Friday Fun – Shut up, audience.

One funny video followed by some nerd ranting. Feel free to ignore the rant if you want. I won’t be offended. 😉  Spoiler warnings for Avengers: Infinity War below the fold.

I love pitch meeting as a way to convey quick writing points in a much more concise and entertaining way than others like… CinemaSins.

(I do hate their title cards though)

So let me talk about that bit “shut up, audience” and why bothers me in an otherwise fabulous movie.

One of my standards for grading a story is how well I can imagine “what ifs.” This especially comes to movies that involve plans or competing actions between heroes and villains.  “What if” this ally was late?  What if the villain had won at this point or that point?

What bugs me in Av:IW is that this method kind of falls apart with the Dr. Strange bit.  So I’m going to work through this here with my writerly brain.  Let’s go down the rabbit hole together.  Also note that I barely know the original comic so this will all just be based upon the movies alone and how stories work.

Doc says there’s one strategy that can work.  Now if you’re familiar with narrative law, you know that the only plans which ever do work in a story are the ones the audience never sees actually planned out (because that would be boring).  We never see the characters talk about this so based upon the narrative law, we have every reason to think this plan could actually work.  All well and good so far.  The following fight has legitimate tension as we know there’s an equal chance it could succeed or fail.

Then Starlord starts talking to Thanos and grows emotional.  The first question we have is how did Dr. Strange not see this coming?  We the audience saw this coming and we don’t have the Time Stone at our disposal to see the future.  Sure maybe the future is in flux because of free will and all but if you can see the possibilities of Starlord screwing things up, why not give him a job or restrain him during the plan’s execution to increase the odds of it working?

But then at the movie’s end Dr. Strange tells Tony Stark, “it was the only way.”  The line delivery implies that Thanos getting the stone was the plan all along.  But then if that was the plan, why bother with the whole fight and effort of nearly beating him?  Why not just give him the Time Stone at the start and save everyone the time and effort?  Considering that everybody involved except Tony dissolved into nothing, why not skip the fight and give them just a bit of extra time to spend with their loved ones?

Now yes, a lot of this will ultimately be determined by part 2 with the final arc of the story.  Yet there is only one possible ending to the plot.  We all know Marvel movies are planned out for the next several years.  A death toll involving half the universe is just too big to leave hanging over those films – not to mention that suddenly losing half of the population of earth would cause widespread chaos.  The next 2 movies in every character line would almost have to be entirely devoted to just fixing the world.   So the only possible solution is going to be someone getting the gauntlet and doing a giant “ctrl+z” (the key commands for “undo”) which is entirely plausible in the narrative with a time stone.  (The real question is going to be if the writers can make the journey to the obvious destination interesting for 90+ minutes.)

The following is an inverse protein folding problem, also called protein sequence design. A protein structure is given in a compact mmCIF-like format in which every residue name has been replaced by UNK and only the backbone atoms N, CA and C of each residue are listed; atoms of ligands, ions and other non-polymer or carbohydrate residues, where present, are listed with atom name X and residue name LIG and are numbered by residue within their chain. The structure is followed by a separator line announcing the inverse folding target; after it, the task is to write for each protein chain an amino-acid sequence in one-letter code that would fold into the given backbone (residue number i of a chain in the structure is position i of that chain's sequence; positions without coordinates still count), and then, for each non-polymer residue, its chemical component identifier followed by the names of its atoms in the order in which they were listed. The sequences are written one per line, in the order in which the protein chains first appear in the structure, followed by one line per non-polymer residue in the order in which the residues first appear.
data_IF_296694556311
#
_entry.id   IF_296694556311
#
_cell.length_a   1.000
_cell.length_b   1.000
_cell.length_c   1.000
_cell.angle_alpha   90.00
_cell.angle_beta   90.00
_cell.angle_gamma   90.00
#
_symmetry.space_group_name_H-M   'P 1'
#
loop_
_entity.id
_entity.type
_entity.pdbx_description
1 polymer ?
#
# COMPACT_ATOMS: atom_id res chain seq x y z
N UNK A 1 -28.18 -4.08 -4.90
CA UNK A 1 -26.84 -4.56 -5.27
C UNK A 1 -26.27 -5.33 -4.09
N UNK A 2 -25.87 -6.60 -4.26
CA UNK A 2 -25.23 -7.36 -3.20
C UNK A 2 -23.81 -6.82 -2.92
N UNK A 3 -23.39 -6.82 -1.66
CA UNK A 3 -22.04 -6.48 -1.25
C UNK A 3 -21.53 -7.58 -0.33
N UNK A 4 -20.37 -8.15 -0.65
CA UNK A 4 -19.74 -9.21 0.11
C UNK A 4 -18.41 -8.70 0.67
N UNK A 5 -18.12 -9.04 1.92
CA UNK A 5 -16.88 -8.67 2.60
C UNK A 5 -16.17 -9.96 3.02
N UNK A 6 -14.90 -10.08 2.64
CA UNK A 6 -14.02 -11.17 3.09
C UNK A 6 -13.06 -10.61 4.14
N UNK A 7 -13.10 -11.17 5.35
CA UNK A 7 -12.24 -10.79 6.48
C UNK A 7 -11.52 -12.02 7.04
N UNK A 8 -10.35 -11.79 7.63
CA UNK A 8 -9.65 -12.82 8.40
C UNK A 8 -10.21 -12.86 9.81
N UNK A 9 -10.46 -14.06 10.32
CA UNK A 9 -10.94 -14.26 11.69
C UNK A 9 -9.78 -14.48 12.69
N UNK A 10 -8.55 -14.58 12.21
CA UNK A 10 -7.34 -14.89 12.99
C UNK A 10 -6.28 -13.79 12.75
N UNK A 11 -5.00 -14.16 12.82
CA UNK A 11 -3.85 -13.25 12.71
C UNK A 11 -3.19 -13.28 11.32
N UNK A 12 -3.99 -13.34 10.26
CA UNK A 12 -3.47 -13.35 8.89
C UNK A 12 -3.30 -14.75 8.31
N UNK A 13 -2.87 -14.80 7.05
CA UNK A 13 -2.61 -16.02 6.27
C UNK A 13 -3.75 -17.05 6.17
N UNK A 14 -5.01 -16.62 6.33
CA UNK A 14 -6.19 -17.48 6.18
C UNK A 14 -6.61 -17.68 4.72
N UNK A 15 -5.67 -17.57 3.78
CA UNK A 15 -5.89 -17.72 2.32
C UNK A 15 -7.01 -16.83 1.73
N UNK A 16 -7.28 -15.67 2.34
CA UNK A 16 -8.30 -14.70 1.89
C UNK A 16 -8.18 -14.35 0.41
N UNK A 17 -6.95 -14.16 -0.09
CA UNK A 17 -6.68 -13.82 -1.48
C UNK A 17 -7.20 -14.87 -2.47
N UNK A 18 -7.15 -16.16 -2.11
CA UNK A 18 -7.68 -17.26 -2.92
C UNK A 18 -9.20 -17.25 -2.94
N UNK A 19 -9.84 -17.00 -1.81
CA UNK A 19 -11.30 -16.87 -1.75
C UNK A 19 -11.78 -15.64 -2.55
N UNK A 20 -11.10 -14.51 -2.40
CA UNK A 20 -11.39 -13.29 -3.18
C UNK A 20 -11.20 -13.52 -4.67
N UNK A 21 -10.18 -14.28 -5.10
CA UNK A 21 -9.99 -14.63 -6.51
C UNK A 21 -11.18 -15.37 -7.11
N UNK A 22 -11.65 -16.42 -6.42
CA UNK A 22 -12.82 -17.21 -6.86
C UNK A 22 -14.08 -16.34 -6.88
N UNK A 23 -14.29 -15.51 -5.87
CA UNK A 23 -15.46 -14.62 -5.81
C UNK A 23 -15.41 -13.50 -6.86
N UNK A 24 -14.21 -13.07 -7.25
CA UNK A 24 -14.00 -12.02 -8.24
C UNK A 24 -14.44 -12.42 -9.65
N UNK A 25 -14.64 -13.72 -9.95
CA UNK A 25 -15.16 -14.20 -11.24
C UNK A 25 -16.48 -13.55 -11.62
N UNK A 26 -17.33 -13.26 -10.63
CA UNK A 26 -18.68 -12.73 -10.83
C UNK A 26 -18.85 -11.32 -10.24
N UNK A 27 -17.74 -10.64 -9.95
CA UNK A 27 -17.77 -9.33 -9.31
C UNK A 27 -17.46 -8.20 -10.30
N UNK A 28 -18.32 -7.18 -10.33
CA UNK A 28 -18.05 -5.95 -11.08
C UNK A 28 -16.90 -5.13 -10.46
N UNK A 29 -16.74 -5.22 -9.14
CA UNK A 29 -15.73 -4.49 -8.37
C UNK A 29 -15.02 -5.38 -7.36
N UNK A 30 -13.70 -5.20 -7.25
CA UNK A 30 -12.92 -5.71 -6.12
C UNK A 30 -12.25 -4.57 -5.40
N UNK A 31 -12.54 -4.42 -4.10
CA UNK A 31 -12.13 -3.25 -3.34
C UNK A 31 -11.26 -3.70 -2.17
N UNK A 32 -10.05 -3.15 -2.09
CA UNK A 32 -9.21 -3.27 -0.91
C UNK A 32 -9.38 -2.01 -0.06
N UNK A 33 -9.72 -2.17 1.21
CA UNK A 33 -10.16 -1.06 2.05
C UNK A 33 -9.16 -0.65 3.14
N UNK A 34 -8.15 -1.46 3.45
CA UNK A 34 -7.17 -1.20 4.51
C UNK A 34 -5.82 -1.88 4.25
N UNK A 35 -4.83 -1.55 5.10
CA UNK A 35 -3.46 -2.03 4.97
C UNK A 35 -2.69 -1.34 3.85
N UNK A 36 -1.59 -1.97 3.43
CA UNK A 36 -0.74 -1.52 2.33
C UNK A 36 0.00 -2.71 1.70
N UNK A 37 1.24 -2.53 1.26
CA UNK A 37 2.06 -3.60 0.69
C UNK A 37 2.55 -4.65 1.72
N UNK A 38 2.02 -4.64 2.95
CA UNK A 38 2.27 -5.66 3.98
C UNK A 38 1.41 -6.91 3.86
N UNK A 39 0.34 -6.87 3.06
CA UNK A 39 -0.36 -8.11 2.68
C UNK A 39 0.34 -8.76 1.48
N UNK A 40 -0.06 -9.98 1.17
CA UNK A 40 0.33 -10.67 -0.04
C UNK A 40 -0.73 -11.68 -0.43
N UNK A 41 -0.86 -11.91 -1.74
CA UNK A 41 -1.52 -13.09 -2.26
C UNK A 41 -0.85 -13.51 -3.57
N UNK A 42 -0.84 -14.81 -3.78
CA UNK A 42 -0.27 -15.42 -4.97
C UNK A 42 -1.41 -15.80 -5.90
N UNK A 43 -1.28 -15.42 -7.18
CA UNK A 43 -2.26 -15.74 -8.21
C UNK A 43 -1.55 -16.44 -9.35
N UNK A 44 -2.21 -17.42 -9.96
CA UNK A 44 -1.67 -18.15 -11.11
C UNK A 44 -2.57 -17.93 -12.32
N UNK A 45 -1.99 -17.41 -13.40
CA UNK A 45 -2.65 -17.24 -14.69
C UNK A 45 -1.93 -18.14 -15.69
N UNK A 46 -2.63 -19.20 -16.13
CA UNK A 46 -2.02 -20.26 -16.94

So, since we know how the story has to conclude.  Either the heroes will get the gauntlet and undo the “format universe – restore from backups”, or Thanos will have a change of heart and choose to undo his own plan.  That’s literally the only two possibilities from the “ctrl+z” conclusion. This is where we run into the main issue.

If the resolution is the heroes undoing the damage, then how did Dr. Strange’s plan help?  They nearly got the Gauntlet the first time so it would be the same resolution to the story, just occurring earlier.

If the resolution is Thanos having a personal journey and changing his mind, how did the fight help in that?  People hitting you in the face with a gun tends to steel someone’s resolve, not change it. Had Dr. Strange said something like, “I’ll give you the stone, Thanos, after you take a walk with me.” And then they went on some kind of journey examining life, the universe, and everything, that I could see causing him to rethink things later on.  As it is, I just don’t believe the fight we got – while very entertaining – can possibly contribute to the finale.

I did wonder if Dr. Strange or Loki would booby trap the stones they turned over so they would explode or something when placed on the Gauntlet but the time for that reveal was before half the universe was killed.

And that’s why I’m bugged by the “shut up, audience” bit in the movie.  Well that and it’s just shy of the author literally coming out onto the stage and yelling at us – which is always bad writing.  It just gets worse when by the structure of the story, the audience can tell that the author is wrong.

The worst of it is that all you have to do to fix it is change one line.  Instead of Dr. Strange’s final line, just change it to something along the lines of, “It was a long shot, but at least we tried.”  A line like that lets us know that they really tried at their plan and just failed.  Which would create more tension and interest in me for the sequel.  I’m still going to see it in the theaters, but I’m not hopeful as to its quality since no story can build a strong finale upon a weak beginning.

If you make a story sometime, ask yourself: what would happen if this critical moment in the story went differently?  If you can’t come up with an answer, think about that more.  If the answer you do come up with is better than your initial plan, consider carefully why you’re going with the weaker path.

And don’t yell at your audience.

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